The highest point in the country is the Volcán Barú (formerly known
as the Volcán de Chiriquí), which rises to almost 3,500 meters.
The apex of a highland that includes the nation's richest soil,
the Volcán Barú is still referred to as a volcano, although it has
been inactive for millennia.
Nearly 500 rivers lace Panama's rugged landscape. Mostly unnavigable,
many originate as swift highland streams, meander in valleys, and
form coastal deltas. However, the Río Chepo and the Río Chagres
are sources of hydroelectric power.
The Río Chagres is one of the longest and most vital of the approximately
150 rivers that flow into the Caribbean. Part of this river was
dammed to create Gatun Lake, which forms a major part of the transit
route between the locks near each end of the canal. Both Gatun Lake
and Madden Lake (also filled with water from the Río Chagres) provide
hydroelectricity for the area of the former Canal Zone.
The Río Chepo, another major source of hydroelectric power, is
one of the more than 300 rivers emptying into the Pacific. These
Pacific-oriented rivers are longer and slower running than those
of the Caribbean side. Their basins are also more extensive. One
of the longest is the Río Tuira, which flows into the Golfo de San
Miguel and is the nation's only river navigable by larger vessels.
Panama has a tropical climate. Temperatures are uniformly high-
-as is the relative humidity--and there is little seasonal variation.
Diurnal ranges are low; on a typical dry-season day in the capital
city, the early morning minimum may be 24°C and the afternoon
maximum 29°C. The temperature seldom exceeds 32°C for more
than a short time.
Temperatures on the Pacific side of the isthmus are somewhat lower
than on the Caribbean, and breezes tend to rise after dusk in most
parts of the country. Temperatures are markedly cooler in the higher
parts of the mountain ranges, and frosts occur in the Cordillera
de Talamanca in western Panama.
Climatic regions are determined less on the basis of temperature
than on rainfall, which varies regionally from less than 1.3 to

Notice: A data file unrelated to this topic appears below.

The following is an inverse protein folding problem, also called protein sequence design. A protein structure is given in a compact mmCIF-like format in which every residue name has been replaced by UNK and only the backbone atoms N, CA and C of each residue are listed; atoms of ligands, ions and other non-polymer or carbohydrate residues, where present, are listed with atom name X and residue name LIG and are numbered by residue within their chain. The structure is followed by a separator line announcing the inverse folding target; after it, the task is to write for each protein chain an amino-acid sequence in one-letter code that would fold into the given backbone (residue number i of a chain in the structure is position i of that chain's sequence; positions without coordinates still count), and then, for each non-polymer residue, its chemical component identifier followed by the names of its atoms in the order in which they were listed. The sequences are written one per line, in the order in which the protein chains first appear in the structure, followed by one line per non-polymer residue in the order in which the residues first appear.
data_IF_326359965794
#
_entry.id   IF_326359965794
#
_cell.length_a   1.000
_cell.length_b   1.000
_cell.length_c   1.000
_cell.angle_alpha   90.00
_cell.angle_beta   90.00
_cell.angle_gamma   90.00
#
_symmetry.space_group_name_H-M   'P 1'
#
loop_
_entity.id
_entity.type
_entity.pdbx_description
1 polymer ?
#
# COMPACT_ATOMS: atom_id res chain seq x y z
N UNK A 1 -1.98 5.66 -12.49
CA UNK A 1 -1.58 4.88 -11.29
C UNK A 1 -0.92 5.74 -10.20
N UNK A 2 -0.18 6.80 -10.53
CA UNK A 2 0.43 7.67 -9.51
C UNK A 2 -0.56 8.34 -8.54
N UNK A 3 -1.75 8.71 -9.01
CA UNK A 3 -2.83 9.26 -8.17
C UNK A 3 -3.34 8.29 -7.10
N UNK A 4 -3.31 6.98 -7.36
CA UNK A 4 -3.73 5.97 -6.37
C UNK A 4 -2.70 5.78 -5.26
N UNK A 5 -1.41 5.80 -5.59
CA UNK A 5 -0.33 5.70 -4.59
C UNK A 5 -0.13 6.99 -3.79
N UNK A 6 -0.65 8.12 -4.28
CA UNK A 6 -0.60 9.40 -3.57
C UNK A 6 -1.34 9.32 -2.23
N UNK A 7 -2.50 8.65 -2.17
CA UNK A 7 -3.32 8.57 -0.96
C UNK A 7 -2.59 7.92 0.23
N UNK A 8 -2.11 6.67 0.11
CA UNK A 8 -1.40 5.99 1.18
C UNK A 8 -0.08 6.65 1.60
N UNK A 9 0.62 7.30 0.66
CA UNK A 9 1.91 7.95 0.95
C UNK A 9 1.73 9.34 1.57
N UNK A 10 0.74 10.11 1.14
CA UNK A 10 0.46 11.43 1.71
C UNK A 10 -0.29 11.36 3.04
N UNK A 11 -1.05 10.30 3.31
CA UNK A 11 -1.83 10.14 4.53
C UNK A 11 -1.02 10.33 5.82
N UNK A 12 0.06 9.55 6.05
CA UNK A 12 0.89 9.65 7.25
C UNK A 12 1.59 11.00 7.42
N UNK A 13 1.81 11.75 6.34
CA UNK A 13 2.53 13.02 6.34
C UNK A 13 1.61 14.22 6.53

more than 3 meters per year. Almost all of the rain falls during
the rainy season, which is usually from April to December, but varies
in length from seven to nine months. The cycle of rainfall is determined
primarily by two factors: moisture from the Caribbean, which is
transported by north and northeast winds prevailing during most
of the year, and the continental divide, which acts as a rainshield
for the Pacific lowlands. A third influence that is present during
the late autumn is the southwest wind off the Pacific. This wind
brings some precipitation to the Pacific lowlands, modified by the
highlands of the Península de Azuero, which form a partial rainshield
for much of central Panama. In general, rainfall is much heavier
on the Caribbean than on the Pacific side of the continental divide.
The annual average in Panama City is little more than half of that
in Colón. Although rainy-season thunderstorms are common, the country
is outside the hurricane track.
Panama's tropical environment supports an abundance of plants.
Forests dominate, interrupted in places by grasslands, scrub, and
crops. Although nearly 40 percent of Panama is still wooded, deforestation
is a continuing threat to the rain-drenched woodlands. Tree cover
has been reduced by more than 50 percent since the 1940s. Subsistence
farming, widely practiced from the northeastern jungles to the southwestern
grasslands, consists largely of corn, bean, and tuber plots. Mangrove
swamps occur along parts of both coasts, with banana plantations
occupying deltas near Costa Rica. In many places, a multi-canopied
rain forest abuts the swamp on one side of the country and extends
to the lower reaches of slopes in the other.
Data as of December 1987